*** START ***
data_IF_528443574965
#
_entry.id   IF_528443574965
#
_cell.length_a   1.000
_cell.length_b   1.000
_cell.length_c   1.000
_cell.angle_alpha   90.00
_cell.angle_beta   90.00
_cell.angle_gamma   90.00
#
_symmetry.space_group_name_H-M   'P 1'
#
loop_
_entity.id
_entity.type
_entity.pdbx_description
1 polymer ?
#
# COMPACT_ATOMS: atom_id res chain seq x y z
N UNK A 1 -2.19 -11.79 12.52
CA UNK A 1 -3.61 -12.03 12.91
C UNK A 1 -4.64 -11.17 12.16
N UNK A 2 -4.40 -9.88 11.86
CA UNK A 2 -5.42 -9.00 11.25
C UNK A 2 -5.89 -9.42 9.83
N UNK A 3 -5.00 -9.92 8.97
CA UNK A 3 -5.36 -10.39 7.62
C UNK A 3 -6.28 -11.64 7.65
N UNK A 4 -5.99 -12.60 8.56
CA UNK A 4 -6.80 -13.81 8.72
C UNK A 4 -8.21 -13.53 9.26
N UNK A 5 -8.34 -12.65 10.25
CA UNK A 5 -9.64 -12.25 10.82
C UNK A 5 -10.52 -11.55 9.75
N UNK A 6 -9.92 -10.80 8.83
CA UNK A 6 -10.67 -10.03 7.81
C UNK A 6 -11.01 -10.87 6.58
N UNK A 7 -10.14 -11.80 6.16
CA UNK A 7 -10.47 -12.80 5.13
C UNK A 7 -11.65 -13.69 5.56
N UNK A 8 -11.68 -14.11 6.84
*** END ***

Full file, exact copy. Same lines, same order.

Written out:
data_IF_528443574965
#
_entry.id   IF_528443574965
#
_cell.length_a   1.000
_cell.length_b   1.000
_cell.length_c   1.000
_cell.angle_alpha   90.00
_cell.angle_beta   90.00
_cell.angle_gamma   90.00
#
_symmetry.space_group_name_H-M   'P 1'
#
loop_
_entity.id
_entity.type
_entity.pdbx_description
1 polymer ?
#
# COMPACT_ATOMS: atom_id res chain seq x y z
N UNK A 1 -2.19 -11.79 12.52
CA UNK A 1 -3.61 -12.03 12.91
C UNK A 1 -4.64 -11.17 12.16
N UNK A 2 -4.40 -9.88 11.86
CA UNK A 2 -5.42 -9.00 11.25
C UNK A 2 -5.89 -9.42 9.83
N UNK A 3 -5.00 -9.92 8.97
CA UNK A 3 -5.36 -10.39 7.62
C UNK A 3 -6.28 -11.64 7.65
N UNK A 4 -5.99 -12.60 8.56
CA UNK A 4 -6.80 -13.81 8.72
C UNK A 4 -8.21 -13.53 9.26
N UNK A 5 -8.34 -12.65 10.25
CA UNK A 5 -9.64 -12.25 10.82
C UNK A 5 -10.52 -11.55 9.75
N UNK A 6 -9.92 -10.80 8.83
CA UNK A 6 -10.67 -10.03 7.81
C UNK A 6 -11.01 -10.87 6.58
N UNK A 7 -10.14 -11.80 6.16
CA UNK A 7 -10.47 -12.80 5.13
C UNK A 7 -11.65 -13.69 5.56
N UNK A 8 -11.68 -14.11 6.84